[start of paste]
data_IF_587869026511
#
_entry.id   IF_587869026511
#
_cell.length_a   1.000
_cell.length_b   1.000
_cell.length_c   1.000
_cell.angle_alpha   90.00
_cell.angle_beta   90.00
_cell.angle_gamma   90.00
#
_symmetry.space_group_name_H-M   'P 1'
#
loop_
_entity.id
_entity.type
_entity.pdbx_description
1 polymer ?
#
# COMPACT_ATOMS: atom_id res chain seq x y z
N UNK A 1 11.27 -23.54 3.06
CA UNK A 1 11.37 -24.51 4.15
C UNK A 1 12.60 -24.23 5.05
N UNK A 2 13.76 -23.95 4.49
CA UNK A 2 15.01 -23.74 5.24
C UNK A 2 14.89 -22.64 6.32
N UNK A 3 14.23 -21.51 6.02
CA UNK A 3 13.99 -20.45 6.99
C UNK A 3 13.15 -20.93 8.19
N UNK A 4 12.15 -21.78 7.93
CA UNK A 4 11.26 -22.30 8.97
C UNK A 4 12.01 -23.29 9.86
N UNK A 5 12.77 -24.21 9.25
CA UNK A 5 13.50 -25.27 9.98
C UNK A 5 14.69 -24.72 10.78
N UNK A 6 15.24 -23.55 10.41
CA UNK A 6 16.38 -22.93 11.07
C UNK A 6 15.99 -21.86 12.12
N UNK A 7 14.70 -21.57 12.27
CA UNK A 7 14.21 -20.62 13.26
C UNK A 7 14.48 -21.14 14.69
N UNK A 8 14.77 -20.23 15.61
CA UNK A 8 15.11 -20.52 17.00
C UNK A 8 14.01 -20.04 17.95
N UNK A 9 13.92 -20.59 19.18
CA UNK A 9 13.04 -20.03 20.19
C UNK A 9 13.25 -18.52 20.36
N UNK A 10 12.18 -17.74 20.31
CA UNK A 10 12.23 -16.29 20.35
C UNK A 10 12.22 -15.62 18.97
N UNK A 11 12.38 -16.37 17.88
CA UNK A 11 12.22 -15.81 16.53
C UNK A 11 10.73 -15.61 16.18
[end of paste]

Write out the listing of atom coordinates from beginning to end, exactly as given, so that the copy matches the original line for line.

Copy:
data_IF_587869026511
#
_entry.id   IF_587869026511
#
_cell.length_a   1.000
_cell.length_b   1.000
_cell.length_c   1.000
_cell.angle_alpha   90.00
_cell.angle_beta   90.00
_cell.angle_gamma   90.00
#
_symmetry.space_group_name_H-M   'P 1'
#
loop_
_entity.id
_entity.type
_entity.pdbx_description
1 polymer ?
#
# COMPACT_ATOMS: atom_id res chain seq x y z
N UNK A 1 11.27 -23.54 3.06
CA UNK A 1 11.37 -24.51 4.15
C UNK A 1 12.60 -24.23 5.05
N UNK A 2 13.76 -23.95 4.49
CA UNK A 2 15.01 -23.74 5.24
C UNK A 2 14.89 -22.64 6.32
N UNK A 3 14.23 -21.51 6.02
CA UNK A 3 13.99 -20.45 6.99
C UNK A 3 13.15 -20.93 8.19
N UNK A 4 12.15 -21.78 7.93
CA UNK A 4 11.26 -22.30 8.97
C UNK A 4 12.01 -23.29 9.86
N UNK A 5 12.77 -24.21 9.25
CA UNK A 5 13.50 -25.27 9.98
C UNK A 5 14.69 -24.72 10.78
N UNK A 6 15.24 -23.55 10.41
CA UNK A 6 16.38 -22.93 11.07
C UNK A 6 15.99 -21.86 12.12
N UNK A 7 14.70 -21.57 12.27
CA UNK A 7 14.21 -20.62 13.26
C UNK A 7 14.48 -21.14 14.69
N UNK A 8 14.77 -20.23 15.61
CA UNK A 8 15.11 -20.52 17.00
C UNK A 8 14.01 -20.04 17.95
N UNK A 9 13.92 -20.59 19.18
CA UNK A 9 13.04 -20.03 20.19
C UNK A 9 13.25 -18.52 20.36
N UNK A 10 12.18 -17.74 20.31
CA UNK A 10 12.23 -16.29 20.35
C UNK A 10 12.22 -15.62 18.97
N UNK A 11 12.38 -16.37 17.88
CA UNK A 11 12.22 -15.81 16.53
C UNK A 11 10.73 -15.61 16.18